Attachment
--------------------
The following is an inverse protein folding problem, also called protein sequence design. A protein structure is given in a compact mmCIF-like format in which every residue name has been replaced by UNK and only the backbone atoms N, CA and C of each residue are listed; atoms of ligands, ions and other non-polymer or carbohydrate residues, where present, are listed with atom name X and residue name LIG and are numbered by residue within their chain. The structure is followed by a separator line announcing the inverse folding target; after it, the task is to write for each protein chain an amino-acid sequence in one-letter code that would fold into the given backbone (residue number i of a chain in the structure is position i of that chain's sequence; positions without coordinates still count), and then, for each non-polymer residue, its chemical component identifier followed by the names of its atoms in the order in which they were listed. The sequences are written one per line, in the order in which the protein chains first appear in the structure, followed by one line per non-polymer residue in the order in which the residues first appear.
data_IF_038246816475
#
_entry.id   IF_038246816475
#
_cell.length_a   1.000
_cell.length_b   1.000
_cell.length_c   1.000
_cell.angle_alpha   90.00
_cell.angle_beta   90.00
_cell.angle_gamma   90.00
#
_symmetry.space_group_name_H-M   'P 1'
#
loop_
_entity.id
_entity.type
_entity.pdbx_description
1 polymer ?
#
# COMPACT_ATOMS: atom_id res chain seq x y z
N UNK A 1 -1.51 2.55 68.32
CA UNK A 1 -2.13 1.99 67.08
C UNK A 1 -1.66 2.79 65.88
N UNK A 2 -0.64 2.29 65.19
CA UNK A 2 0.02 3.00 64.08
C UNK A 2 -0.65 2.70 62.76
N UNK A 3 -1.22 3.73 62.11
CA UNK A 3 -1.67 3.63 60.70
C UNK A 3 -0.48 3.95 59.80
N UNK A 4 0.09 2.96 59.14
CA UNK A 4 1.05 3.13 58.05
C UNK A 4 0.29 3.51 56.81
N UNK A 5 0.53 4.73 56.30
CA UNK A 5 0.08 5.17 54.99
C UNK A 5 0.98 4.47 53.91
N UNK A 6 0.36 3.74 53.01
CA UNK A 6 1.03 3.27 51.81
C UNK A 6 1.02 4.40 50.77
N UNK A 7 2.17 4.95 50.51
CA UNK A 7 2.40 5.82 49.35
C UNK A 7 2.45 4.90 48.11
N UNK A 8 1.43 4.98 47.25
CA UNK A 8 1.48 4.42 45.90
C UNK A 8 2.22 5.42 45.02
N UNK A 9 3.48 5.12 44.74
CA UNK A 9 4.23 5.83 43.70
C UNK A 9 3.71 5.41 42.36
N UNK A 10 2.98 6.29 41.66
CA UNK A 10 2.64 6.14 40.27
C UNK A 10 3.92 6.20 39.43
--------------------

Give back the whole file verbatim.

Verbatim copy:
The following is an inverse protein folding problem, also called protein sequence design. A protein structure is given in a compact mmCIF-like format in which every residue name has been replaced by UNK and only the backbone atoms N, CA and C of each residue are listed; atoms of ligands, ions and other non-polymer or carbohydrate residues, where present, are listed with atom name X and residue name LIG and are numbered by residue within their chain. The structure is followed by a separator line announcing the inverse folding target; after it, the task is to write for each protein chain an amino-acid sequence in one-letter code that would fold into the given backbone (residue number i of a chain in the structure is position i of that chain's sequence; positions without coordinates still count), and then, for each non-polymer residue, its chemical component identifier followed by the names of its atoms in the order in which they were listed. The sequences are written one per line, in the order in which the protein chains first appear in the structure, followed by one line per non-polymer residue in the order in which the residues first appear.
data_IF_038246816475
#
_entry.id   IF_038246816475
#
_cell.length_a   1.000
_cell.length_b   1.000
_cell.length_c   1.000
_cell.angle_alpha   90.00
_cell.angle_beta   90.00
_cell.angle_gamma   90.00
#
_symmetry.space_group_name_H-M   'P 1'
#
loop_
_entity.id
_entity.type
_entity.pdbx_description
1 polymer ?
#
# COMPACT_ATOMS: atom_id res chain seq x y z
N UNK A 1 -1.51 2.55 68.32
CA UNK A 1 -2.13 1.99 67.08
C UNK A 1 -1.66 2.79 65.88
N UNK A 2 -0.64 2.29 65.19
CA UNK A 2 0.02 3.00 64.08
C UNK A 2 -0.65 2.70 62.76
N UNK A 3 -1.22 3.73 62.11
CA UNK A 3 -1.67 3.63 60.70
C UNK A 3 -0.48 3.95 59.80
N UNK A 4 0.09 2.96 59.14
CA UNK A 4 1.05 3.13 58.05
C UNK A 4 0.29 3.51 56.81
N UNK A 5 0.53 4.73 56.30
CA UNK A 5 0.08 5.17 54.99
C UNK A 5 0.98 4.47 53.91
N UNK A 6 0.36 3.74 53.01
CA UNK A 6 1.03 3.27 51.81
C UNK A 6 1.02 4.40 50.77
N UNK A 7 2.17 4.95 50.51
CA UNK A 7 2.40 5.82 49.35
C UNK A 7 2.45 4.90 48.11
N UNK A 8 1.43 4.98 47.25
CA UNK A 8 1.48 4.42 45.90
C UNK A 8 2.22 5.42 45.02
N UNK A 9 3.48 5.12 44.74
CA UNK A 9 4.23 5.83 43.70
C UNK A 9 3.71 5.41 42.36
N UNK A 10 2.98 6.29 41.66
CA UNK A 10 2.64 6.14 40.27
C UNK A 10 3.92 6.20 39.43